2. Have a script ready. With limited time on the phone, a written script lets you focus on points you want to make. In a few short sentences, practice providing a description of your services and the compelling reason why the prospect should consider your proposition. You don't have to recite your script verbatim, but it will help you prepare for the conversation and give you a fallback should you begin to falter. Know what you're going to say and say it with a smile and confidence.

3. Be ready to handle objections and questions. It's a conversation, after all, so be ready for the questions you'll likely be asked. If someone, for example, asks where you got his or her name, be ready to answer with something like, "I've have been watching your company for a while and know you're in charge of marketing," or "I read the article you wrote for your company's Web site." If an objection arises that you hadn't anticipated, react as best you can. Then prepare a detailed response before the next call.

4. Don't try to sell. What's that, you say? Most people fear cold calling because they feel pressured to close a deal. But a cold call is just the first step in a series of contacts that hopefully will lead to business. The best you can hope for on the first call is a little interest in continuing the dialogue, either via phone or during a face-to-face meeting. Just like a newspaper ad or a billboard, all you're trying to do when cold calling is to get someone's attention. And if they don't want or need what you're offering right now, that's okay, too.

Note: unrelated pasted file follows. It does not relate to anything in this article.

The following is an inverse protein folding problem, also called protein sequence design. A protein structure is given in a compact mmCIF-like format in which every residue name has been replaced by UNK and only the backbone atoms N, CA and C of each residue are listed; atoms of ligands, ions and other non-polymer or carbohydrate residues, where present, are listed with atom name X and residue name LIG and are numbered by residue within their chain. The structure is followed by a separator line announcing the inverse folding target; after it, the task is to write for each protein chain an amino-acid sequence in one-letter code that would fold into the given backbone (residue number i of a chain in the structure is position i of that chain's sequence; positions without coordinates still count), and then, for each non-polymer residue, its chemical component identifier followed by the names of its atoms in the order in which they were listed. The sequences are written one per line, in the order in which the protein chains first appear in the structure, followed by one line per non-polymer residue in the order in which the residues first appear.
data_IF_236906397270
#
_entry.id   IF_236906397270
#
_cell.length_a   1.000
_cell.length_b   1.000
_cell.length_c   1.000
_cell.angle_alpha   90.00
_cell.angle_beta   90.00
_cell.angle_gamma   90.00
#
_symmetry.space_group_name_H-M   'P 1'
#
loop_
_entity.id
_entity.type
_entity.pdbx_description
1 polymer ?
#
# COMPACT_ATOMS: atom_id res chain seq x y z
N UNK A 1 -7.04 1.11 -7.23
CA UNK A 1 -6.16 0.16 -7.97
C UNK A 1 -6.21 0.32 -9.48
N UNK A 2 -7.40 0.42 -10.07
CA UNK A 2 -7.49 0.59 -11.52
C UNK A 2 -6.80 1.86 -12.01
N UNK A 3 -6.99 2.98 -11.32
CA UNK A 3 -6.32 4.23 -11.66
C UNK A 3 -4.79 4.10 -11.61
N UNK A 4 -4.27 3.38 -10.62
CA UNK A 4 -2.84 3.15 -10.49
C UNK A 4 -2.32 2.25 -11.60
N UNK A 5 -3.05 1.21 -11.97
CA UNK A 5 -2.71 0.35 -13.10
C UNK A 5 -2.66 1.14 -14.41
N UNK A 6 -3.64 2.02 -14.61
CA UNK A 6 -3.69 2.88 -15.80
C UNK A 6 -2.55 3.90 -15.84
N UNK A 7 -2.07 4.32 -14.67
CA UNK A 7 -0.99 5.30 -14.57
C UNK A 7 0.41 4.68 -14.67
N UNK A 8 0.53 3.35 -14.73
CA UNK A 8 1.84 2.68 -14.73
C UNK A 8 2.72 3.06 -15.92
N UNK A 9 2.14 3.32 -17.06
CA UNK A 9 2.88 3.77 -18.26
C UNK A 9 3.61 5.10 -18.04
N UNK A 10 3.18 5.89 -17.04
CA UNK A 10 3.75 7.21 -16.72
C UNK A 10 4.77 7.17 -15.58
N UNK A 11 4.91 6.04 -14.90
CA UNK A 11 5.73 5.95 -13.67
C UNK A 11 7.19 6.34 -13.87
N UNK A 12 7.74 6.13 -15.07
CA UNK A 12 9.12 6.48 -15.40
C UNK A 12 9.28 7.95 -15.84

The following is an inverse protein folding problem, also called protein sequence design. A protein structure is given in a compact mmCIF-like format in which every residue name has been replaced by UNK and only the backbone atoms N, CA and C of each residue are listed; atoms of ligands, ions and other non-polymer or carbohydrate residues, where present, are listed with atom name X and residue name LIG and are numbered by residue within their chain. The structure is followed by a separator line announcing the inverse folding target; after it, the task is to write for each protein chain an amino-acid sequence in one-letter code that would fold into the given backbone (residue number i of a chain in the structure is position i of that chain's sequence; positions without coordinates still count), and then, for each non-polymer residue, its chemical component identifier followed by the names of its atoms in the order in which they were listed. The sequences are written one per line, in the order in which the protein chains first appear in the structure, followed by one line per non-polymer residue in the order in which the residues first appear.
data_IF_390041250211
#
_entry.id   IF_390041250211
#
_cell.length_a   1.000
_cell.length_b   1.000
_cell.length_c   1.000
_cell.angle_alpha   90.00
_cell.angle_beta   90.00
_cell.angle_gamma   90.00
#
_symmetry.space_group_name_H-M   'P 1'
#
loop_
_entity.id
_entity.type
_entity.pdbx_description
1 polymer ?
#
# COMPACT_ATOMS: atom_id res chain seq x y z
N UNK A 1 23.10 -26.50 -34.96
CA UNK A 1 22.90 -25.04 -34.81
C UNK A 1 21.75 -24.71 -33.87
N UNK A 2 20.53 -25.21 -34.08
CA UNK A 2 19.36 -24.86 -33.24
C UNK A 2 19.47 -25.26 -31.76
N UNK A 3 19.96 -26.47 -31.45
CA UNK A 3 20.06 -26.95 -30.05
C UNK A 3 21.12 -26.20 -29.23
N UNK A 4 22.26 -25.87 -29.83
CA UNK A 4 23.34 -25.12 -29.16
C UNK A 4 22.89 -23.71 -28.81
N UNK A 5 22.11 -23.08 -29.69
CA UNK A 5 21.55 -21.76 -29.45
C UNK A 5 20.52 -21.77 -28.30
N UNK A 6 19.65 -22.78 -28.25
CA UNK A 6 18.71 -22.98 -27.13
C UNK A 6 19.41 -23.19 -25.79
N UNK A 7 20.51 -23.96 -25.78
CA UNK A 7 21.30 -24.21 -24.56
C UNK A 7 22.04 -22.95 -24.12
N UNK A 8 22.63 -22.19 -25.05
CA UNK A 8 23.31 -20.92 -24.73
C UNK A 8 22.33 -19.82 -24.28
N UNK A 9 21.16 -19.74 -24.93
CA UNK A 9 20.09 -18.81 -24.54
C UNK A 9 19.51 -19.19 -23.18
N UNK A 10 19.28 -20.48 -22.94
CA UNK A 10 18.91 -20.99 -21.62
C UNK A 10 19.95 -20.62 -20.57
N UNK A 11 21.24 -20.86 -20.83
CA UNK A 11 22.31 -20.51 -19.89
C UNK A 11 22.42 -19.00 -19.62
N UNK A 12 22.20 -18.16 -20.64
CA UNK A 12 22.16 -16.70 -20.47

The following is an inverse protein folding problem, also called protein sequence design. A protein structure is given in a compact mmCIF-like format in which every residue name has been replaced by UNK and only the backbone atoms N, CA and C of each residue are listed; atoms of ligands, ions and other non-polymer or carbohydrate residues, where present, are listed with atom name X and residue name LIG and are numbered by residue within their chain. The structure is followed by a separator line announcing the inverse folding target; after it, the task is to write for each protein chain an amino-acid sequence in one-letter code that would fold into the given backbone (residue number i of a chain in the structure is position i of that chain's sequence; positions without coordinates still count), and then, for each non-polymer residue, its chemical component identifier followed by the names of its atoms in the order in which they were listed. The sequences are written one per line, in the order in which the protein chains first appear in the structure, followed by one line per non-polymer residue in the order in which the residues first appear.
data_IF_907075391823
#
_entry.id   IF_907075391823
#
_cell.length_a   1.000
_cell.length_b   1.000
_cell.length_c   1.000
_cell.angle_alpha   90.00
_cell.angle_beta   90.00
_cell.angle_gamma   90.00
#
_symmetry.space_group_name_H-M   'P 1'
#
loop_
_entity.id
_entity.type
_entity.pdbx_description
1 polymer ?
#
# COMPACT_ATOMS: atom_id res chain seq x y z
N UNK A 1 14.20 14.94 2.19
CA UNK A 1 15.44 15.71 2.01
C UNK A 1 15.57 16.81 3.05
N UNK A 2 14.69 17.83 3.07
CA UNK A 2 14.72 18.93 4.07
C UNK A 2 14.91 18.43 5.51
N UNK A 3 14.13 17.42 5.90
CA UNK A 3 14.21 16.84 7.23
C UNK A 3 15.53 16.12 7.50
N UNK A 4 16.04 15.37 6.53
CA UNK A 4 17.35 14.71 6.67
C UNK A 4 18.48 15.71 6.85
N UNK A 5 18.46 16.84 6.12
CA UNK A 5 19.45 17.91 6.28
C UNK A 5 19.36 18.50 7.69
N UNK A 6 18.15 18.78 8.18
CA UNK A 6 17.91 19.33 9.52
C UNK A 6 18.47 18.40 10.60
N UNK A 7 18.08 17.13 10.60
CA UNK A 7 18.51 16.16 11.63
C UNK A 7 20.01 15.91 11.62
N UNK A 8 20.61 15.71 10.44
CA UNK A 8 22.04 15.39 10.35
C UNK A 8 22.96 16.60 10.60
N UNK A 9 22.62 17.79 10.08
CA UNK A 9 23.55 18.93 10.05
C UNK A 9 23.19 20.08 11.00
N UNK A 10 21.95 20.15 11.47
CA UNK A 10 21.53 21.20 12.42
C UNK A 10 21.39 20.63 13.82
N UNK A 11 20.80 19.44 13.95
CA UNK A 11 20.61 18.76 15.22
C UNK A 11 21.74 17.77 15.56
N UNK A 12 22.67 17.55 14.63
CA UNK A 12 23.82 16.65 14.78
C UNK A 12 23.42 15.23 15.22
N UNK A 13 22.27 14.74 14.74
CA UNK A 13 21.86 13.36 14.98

5. Don't take it personally. There will be times when people will respond poorly. Rejection hurts, but one of the surest ways to get frustrated is to take responsibility for things that are beyond your control. You can't control whether the person you call wants or needs your product. You can't control if someone has had a bad day or is running late for an appointment. You can control your emotions.

6. Practice makes perfect. The more cold calling you do, the better you'll become at working the phones and handling rejection. Rehearse your pitch out loud with friends or associates. Start your first few calls on long-shot prospects with the understanding that if you don't succeed, you haven't lost a potentially great client. Don't get married to any particular script or language. Once you have a framework, fine tune your script for each prospect. And after each call, think about what worked and didn't. It's a process.